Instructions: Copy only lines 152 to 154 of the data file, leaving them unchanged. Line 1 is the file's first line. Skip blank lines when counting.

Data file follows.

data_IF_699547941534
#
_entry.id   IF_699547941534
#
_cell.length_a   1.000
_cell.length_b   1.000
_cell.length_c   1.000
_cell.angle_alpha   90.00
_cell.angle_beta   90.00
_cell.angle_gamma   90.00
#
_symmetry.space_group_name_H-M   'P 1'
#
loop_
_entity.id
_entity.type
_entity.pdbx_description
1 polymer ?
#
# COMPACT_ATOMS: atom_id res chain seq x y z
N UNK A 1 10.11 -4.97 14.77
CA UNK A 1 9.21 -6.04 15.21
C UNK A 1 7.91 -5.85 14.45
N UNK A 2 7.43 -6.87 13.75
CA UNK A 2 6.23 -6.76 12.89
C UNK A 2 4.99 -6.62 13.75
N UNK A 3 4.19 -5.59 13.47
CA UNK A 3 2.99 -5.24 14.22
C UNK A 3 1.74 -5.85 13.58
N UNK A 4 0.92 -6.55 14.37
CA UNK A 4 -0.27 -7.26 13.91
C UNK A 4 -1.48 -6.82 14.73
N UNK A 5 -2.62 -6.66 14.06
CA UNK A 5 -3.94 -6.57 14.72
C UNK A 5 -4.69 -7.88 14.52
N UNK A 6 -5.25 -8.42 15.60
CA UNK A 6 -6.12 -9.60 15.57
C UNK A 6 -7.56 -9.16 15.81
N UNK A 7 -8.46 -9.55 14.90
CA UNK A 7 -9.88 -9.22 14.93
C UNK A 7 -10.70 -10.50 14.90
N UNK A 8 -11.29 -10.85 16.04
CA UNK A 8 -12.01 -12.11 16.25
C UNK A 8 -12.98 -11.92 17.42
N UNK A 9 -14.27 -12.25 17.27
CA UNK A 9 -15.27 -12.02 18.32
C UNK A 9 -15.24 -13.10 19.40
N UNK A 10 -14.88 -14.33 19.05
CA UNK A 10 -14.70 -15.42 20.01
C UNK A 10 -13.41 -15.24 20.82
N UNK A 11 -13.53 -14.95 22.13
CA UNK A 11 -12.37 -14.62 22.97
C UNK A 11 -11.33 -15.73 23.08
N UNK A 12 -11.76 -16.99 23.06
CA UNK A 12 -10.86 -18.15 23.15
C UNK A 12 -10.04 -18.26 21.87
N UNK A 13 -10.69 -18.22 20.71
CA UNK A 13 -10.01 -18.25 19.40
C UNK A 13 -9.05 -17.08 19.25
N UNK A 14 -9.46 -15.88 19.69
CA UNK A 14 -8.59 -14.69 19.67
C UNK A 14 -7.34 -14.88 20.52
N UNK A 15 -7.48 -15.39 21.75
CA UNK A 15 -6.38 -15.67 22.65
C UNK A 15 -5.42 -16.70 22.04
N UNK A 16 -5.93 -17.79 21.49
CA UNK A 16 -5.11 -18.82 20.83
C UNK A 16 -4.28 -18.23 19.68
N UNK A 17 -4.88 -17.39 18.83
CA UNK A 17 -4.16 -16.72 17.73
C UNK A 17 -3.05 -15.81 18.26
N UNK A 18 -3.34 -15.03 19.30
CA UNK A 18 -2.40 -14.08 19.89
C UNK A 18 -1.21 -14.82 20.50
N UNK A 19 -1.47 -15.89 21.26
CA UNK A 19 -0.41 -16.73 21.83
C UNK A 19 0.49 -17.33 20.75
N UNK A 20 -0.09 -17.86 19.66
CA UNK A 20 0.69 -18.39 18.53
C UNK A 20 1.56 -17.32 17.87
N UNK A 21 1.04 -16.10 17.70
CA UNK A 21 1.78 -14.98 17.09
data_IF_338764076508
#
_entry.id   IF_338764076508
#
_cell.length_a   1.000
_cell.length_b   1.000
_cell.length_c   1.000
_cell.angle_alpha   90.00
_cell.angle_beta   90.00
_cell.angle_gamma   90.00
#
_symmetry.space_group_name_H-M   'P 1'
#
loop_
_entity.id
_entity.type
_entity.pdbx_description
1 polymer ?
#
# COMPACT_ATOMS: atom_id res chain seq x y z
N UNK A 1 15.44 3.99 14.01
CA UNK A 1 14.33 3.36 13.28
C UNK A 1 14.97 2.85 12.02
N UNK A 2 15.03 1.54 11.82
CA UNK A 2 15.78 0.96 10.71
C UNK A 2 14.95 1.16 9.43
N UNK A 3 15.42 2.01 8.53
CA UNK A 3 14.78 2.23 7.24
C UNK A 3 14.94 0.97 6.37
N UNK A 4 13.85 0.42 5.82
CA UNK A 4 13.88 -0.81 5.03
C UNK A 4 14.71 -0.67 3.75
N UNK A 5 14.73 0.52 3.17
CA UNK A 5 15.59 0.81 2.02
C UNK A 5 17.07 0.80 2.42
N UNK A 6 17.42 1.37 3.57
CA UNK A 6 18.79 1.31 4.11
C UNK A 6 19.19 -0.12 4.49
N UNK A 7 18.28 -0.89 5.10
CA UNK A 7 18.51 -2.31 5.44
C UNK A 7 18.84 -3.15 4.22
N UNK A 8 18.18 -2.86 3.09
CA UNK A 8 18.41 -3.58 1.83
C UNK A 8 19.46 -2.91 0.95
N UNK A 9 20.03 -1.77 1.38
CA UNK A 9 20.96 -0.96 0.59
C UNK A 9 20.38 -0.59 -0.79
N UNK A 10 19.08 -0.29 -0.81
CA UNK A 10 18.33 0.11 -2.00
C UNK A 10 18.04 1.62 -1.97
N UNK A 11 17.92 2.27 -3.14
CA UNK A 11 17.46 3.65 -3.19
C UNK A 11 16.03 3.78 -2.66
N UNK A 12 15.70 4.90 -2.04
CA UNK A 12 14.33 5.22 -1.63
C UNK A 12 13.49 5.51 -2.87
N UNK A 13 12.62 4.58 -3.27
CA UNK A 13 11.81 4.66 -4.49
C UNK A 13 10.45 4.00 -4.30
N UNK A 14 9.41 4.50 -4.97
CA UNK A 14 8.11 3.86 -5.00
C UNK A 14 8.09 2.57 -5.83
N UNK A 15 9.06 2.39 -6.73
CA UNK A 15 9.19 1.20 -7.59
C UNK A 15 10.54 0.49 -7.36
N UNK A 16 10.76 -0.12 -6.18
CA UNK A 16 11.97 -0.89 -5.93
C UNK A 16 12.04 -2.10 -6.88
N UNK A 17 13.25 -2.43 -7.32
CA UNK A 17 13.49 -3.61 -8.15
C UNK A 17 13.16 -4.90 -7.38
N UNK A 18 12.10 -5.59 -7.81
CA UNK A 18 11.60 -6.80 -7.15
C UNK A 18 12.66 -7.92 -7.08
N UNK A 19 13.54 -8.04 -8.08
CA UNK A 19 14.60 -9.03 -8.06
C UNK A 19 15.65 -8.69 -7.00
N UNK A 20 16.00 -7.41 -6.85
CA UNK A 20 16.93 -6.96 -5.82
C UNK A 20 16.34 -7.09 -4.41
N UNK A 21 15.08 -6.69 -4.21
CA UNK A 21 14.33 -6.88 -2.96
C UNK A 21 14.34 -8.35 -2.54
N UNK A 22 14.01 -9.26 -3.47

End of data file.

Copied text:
CA UNK A 17 13.49 -3.61 -8.15
C UNK A 17 13.16 -4.90 -7.38
N UNK A 18 12.10 -5.59 -7.81